Recently, extra concerns have been raised regarding child safety after the alleged abuse and neglect reporting incidents at a children’s caring home, demanding better monitoring and enforcement of the law. Meanwhile, the Omicron outbreak has also placed a heavy burden on public health care and isolation facilities, where a surge of infection cases has been recorded.
Thus, video monitoring appears to be an alternative, helping to ease the shortage of healthcare staff at both clinical and elderly facilities during the pandemic situation. Nevertheless, security and privacy remain some of the concerns of video monitoring that have to be resolved. In light of this, the Data Science Lab at the Department of Statistics and Actuarial Science (SAAS), The University of Hong Kong (HKU) has developed several real-time video analytics apps using the first Hong Kong-made edge computing AI chip donated by an HK-based technology company, making them able to detect human body movements (e.g., walking, falling, leaving the room, etc.) and facial expressions (e.g., crying, yelling, etc.).
Applying the techniques of bounding box detection, object detection, and motion classification, the team built the apps with “ResNet-32”, a Deep Learning Neural Network specified in image recognition, and “Flasks”, the framework of programming language Python, for video analysis, and used over 5,000 images on average collected from the Internet to train each model.
Densifying the data centre network, the edge computing AI chip allows faster computing, better data security, and efficient control over the continuous operation – it is ten times faster than the market edge-based AI chip in terms of computation power.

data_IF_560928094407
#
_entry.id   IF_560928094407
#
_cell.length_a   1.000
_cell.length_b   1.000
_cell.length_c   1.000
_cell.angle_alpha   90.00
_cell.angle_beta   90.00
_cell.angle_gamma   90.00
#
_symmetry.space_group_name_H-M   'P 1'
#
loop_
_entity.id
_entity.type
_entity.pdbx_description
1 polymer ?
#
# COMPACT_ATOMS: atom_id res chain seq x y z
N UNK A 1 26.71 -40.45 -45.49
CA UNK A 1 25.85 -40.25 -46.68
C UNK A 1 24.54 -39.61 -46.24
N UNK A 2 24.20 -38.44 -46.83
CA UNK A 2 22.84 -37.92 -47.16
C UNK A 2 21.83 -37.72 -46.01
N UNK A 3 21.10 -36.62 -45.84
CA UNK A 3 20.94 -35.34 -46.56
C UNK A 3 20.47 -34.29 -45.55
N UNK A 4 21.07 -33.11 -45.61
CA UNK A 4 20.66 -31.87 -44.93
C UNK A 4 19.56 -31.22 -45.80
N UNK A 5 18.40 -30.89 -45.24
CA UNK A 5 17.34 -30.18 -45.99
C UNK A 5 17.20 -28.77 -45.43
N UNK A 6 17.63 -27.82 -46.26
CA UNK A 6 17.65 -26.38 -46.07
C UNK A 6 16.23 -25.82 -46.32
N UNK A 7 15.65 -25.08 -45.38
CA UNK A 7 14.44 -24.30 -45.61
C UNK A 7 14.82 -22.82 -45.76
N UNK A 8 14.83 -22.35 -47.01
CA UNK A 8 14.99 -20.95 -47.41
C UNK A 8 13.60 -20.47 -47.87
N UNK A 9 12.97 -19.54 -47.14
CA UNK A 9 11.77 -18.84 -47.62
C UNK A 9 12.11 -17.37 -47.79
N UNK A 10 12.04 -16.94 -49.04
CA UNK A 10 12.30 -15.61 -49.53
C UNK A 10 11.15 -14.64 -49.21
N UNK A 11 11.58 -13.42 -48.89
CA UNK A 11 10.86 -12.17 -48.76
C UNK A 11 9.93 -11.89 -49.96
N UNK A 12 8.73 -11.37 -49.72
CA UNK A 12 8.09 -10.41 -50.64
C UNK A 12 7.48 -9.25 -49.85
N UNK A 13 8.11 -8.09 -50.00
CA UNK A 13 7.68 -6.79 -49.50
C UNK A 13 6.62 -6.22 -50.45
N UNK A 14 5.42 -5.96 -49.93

Since the video analysis are done in the AI chip itself, it does not require running the apps in a cloud computing platform, thus overcoming the security and privacy concerns of video transmission on the Internet. In addition, the AI chip can be implemented in any device such as robotic pet, surveillance camera, etc. It can be used in homecare/childcare/elderly care centres, offices, shopping malls, or hotels for risk detection and personal care monitoring.
In the case of child abuse at children’s caring homes, the video analytics apps can be deployed for childcare monitoring. Also, the apps can assist nurses in monitoring patient risks in isolation wards, alerting them if patients leave the ward, asking for help or deliberately self-extubate their endotracheal tubes, and helping elderly homes to detect elderly care risks such as falling and yelling for help, etc.
The CEO of the tech company that donated the chip is the first edge computing AI chip developed by the firm in Hong Kong. He thanked the Data Science Lab for deploying the newly invented AI chip with their real-time novel video analytics apps that overcome the security and privacy concerns on video analytics and surveillance.
Other than security and safety monitoring, the AI chip can also be used in the processing and analysing big data in finance and medicine, for investment and disease diagnosis decision-making, virtual reality, robot automation, smart home, physical and cognitive training, drug and gene discover.
The Deputy Director of the HKU SAAS Data Science Lab stated that the Lab is currently researching a novel parallel and distributed AI algorithm and is planning to deploy it in an environment of clustered edge computing AI chips. In this way, real-time big data analytics with supercomputing power can be done and is a breakthrough in AI development.
About HKU SAAS Data Science Lab
The project team of the Data Science Lab at HKU comprises Head of Department of Statistics and Actuarial Science (SAAS) Professor Guosheng YIN, Director of the SAAS Data Science Lab Dr Eddy LAM, Deputy Director Dr Adela LAU, as well as undergraduate and taught postgraduate students in the Department.